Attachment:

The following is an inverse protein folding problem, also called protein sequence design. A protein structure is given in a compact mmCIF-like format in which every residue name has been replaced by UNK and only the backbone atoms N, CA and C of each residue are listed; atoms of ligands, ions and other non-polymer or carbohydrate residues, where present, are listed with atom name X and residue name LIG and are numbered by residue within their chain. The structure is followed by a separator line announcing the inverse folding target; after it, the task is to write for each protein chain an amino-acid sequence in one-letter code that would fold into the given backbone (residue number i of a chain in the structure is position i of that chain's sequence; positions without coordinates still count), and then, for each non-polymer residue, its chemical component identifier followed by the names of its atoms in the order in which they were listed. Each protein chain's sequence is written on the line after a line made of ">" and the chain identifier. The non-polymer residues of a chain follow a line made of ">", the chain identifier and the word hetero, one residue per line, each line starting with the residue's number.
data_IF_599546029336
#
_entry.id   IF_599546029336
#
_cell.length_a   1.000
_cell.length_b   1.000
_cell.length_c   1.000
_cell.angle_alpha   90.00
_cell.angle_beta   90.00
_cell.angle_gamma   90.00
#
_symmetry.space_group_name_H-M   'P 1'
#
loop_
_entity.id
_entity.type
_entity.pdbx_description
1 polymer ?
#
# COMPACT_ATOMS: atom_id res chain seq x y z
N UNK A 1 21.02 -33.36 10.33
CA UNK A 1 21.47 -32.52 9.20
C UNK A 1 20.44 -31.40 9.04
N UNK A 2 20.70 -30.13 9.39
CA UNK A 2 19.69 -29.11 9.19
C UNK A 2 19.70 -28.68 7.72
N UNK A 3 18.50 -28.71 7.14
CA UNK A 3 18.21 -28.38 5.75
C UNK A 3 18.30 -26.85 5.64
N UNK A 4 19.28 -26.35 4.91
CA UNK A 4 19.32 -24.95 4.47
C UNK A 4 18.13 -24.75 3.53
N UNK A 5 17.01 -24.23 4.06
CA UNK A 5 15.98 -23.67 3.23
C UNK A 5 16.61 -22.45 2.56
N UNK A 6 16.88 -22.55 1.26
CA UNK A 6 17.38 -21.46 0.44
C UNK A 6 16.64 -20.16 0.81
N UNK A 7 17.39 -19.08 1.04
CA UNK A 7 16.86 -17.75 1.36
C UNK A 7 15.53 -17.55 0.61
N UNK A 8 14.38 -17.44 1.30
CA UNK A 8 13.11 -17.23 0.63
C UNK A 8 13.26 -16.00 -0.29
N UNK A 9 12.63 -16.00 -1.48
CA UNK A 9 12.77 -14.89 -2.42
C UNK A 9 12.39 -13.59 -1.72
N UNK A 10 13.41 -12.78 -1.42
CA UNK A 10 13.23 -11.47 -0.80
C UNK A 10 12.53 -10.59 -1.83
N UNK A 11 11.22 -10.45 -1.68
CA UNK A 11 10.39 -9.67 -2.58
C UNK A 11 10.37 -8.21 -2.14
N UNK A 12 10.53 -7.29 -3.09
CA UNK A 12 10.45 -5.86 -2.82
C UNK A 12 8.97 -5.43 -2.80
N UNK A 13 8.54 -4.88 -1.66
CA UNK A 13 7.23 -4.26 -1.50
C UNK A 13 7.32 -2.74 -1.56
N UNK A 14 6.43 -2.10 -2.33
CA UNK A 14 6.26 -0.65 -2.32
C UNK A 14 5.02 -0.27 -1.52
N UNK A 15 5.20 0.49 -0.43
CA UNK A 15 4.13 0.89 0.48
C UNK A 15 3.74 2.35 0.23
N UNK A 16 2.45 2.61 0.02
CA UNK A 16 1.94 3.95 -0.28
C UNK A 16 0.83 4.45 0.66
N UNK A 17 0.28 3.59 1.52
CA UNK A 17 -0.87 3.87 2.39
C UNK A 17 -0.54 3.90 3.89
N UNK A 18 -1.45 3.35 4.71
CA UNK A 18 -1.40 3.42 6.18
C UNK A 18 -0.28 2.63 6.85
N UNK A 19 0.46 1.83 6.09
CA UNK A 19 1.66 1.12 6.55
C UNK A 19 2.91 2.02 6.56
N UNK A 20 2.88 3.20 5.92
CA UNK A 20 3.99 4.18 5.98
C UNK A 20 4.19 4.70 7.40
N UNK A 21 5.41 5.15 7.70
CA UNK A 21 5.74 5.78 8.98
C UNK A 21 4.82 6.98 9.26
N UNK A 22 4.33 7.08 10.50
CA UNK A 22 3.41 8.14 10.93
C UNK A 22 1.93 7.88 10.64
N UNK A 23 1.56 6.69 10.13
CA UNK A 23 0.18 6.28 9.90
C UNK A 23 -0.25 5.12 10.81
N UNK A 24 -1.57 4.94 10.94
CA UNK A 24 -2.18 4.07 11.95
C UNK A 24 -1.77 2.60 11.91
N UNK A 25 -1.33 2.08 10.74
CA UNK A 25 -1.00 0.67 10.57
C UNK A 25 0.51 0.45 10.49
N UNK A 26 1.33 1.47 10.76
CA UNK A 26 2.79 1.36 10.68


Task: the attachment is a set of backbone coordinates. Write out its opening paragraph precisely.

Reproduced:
The following is an inverse protein folding problem, also called protein sequence design. A protein structure is given in a compact mmCIF-like format in which every residue name has been replaced by UNK and only the backbone atoms N, CA and C of each residue are listed; atoms of ligands, ions and other non-polymer or carbohydrate residues, where present, are listed with atom name X and residue name LIG and are numbered by residue within their chain. The structure is followed by a separator line announcing the inverse folding target; after it, the task is to write for each protein chain an amino-acid sequence in one-letter code that would fold into the given backbone (residue number i of a chain in the structure is position i of that chain's sequence; positions without coordinates still count), and then, for each non-polymer residue, its chemical component identifier followed by the names of its atoms in the order in which they were listed. Each protein chain's sequence is written on the line after a line made of ">" and the chain identifier. The non-polymer residues of a chain follow a line made of ">", the chain identifier and the word hetero, one residue per line, each line starting with the residue's number.